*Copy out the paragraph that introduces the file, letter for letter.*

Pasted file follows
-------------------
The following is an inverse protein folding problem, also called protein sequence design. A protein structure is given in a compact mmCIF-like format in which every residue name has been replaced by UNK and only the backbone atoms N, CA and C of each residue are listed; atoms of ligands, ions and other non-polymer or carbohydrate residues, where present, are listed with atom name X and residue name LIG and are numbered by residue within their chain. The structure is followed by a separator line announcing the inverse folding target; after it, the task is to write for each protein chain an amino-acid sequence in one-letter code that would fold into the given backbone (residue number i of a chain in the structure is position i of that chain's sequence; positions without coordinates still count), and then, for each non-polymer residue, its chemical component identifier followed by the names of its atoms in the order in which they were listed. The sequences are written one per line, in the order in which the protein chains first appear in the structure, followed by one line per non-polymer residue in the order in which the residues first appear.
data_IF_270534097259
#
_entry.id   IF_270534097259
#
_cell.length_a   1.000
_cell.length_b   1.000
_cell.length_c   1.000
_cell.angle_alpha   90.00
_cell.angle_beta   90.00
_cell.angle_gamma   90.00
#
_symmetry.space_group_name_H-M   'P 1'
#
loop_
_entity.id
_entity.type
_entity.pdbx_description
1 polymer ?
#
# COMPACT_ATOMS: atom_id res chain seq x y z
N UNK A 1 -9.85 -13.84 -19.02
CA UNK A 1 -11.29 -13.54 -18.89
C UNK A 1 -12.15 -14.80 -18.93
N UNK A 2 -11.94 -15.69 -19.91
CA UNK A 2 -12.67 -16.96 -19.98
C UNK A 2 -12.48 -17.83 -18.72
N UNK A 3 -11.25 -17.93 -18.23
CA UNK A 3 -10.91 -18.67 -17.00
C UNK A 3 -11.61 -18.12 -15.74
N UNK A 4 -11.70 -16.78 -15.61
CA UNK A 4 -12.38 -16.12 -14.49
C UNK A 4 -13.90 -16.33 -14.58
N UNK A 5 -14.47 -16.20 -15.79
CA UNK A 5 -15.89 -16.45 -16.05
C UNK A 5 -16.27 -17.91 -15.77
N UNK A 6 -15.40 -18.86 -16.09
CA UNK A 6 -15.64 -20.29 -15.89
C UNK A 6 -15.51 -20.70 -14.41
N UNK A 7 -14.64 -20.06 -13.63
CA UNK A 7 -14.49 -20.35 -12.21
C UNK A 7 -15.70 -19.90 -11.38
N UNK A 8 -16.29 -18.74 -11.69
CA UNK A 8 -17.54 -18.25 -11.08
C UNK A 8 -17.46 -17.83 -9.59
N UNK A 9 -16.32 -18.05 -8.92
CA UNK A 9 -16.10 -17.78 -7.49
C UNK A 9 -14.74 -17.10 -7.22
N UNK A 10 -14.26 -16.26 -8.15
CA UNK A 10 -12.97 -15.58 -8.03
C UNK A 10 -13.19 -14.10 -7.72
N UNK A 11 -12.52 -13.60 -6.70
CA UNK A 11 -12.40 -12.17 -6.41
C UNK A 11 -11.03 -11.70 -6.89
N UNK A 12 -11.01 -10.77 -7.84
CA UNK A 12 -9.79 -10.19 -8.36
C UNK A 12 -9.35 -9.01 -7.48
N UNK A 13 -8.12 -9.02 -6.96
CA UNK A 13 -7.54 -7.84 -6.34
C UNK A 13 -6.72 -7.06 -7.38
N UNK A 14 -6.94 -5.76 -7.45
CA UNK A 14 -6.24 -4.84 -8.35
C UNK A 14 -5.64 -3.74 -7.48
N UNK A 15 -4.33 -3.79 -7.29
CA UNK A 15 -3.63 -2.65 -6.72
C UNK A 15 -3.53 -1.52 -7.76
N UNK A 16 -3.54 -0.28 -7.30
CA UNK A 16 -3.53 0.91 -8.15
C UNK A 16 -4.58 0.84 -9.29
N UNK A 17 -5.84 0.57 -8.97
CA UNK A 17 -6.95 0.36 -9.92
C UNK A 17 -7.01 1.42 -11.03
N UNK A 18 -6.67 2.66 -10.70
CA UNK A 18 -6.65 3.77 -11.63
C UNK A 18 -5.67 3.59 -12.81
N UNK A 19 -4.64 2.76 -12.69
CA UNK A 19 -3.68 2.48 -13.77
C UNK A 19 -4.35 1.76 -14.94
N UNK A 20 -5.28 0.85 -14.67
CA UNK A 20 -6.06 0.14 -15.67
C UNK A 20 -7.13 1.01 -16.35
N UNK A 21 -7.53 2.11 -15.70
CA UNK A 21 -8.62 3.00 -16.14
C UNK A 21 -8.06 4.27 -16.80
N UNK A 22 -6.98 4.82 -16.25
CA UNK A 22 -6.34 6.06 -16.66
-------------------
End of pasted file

The following is an inverse protein folding problem, also called protein sequence design. A protein structure is given in a compact mmCIF-like format in which every residue name has been replaced by UNK and only the backbone atoms N, CA and C of each residue are listed; atoms of ligands, ions and other non-polymer or carbohydrate residues, where present, are listed with atom name X and residue name LIG and are numbered by residue within their chain. The structure is followed by a separator line announcing the inverse folding target; after it, the task is to write for each protein chain an amino-acid sequence in one-letter code that would fold into the given backbone (residue number i of a chain in the structure is position i of that chain's sequence; positions without coordinates still count), and then, for each non-polymer residue, its chemical component identifier followed by the names of its atoms in the order in which they were listed. The sequences are written one per line, in the order in which the protein chains first appear in the structure, followed by one line per non-polymer residue in the order in which the residues first appear.